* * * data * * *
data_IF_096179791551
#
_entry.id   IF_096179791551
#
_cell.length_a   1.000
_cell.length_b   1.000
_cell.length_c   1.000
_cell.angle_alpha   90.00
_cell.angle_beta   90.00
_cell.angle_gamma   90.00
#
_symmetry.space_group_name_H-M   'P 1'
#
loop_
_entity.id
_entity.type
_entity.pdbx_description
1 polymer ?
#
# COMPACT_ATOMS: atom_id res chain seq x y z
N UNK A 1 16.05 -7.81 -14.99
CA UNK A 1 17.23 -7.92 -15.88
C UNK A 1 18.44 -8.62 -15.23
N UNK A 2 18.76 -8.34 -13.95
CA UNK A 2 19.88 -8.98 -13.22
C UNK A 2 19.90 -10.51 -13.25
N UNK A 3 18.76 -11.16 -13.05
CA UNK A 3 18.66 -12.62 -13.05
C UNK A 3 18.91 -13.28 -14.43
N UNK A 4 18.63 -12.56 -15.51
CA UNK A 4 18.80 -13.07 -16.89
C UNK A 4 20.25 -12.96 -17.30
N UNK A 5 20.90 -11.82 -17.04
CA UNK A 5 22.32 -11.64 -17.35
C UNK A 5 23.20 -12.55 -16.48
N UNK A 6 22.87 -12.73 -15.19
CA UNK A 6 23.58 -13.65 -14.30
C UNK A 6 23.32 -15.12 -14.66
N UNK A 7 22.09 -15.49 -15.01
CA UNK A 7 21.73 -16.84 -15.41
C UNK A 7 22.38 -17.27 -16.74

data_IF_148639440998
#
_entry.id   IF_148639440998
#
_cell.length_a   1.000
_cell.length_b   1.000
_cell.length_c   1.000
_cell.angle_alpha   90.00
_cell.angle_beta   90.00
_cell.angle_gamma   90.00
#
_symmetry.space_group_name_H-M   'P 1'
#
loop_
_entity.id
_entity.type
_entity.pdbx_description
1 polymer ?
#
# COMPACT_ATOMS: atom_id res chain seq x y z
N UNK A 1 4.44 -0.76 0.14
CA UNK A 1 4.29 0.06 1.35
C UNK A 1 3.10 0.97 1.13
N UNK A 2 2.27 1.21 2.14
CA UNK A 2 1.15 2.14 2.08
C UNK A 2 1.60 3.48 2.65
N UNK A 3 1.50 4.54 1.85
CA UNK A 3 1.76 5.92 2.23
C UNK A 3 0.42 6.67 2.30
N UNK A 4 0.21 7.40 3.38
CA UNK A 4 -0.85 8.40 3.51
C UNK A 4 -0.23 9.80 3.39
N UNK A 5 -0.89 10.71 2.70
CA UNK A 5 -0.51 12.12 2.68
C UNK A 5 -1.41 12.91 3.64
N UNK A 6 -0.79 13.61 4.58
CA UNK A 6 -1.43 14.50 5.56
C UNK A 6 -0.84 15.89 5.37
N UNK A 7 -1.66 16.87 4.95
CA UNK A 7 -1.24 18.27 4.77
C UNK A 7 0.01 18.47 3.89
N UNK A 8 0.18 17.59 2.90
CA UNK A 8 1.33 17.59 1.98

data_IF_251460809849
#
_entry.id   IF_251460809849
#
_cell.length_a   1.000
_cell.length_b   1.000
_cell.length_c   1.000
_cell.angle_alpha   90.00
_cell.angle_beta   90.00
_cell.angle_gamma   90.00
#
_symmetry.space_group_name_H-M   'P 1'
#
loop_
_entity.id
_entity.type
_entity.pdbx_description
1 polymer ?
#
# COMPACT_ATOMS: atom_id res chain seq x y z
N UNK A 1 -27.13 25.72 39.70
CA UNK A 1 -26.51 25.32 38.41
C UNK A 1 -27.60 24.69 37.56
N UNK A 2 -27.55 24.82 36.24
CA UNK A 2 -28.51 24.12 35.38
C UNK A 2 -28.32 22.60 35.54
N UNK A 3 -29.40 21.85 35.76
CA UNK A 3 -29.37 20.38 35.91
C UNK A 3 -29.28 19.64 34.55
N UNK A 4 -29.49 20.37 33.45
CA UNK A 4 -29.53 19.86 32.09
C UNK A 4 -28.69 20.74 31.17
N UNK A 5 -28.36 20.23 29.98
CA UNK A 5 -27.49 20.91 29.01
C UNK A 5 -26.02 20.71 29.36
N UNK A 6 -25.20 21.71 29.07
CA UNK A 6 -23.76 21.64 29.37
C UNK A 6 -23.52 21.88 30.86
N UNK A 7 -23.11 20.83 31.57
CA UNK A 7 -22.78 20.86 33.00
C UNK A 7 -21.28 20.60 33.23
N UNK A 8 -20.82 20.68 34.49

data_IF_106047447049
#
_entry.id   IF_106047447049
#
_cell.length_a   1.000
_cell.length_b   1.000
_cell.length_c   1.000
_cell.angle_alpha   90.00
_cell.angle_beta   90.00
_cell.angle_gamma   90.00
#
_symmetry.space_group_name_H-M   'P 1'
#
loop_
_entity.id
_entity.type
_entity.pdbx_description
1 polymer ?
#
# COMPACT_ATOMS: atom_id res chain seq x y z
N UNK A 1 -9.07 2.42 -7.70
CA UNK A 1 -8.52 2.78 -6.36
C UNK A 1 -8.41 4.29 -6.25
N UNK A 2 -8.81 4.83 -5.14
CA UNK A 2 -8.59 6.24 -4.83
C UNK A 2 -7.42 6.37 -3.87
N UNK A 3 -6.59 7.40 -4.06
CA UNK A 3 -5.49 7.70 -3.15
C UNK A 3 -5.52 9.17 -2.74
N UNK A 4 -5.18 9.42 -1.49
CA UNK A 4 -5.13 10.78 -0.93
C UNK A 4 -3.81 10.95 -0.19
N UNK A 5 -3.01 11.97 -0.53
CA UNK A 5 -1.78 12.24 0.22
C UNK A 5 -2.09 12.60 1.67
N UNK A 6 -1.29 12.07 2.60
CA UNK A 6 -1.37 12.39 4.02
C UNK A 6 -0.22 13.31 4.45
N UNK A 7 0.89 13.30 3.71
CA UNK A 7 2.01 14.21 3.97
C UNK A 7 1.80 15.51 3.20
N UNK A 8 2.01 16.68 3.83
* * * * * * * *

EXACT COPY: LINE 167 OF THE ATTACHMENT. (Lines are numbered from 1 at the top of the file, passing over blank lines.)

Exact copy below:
C UNK A 7 1.80 15.51 3.20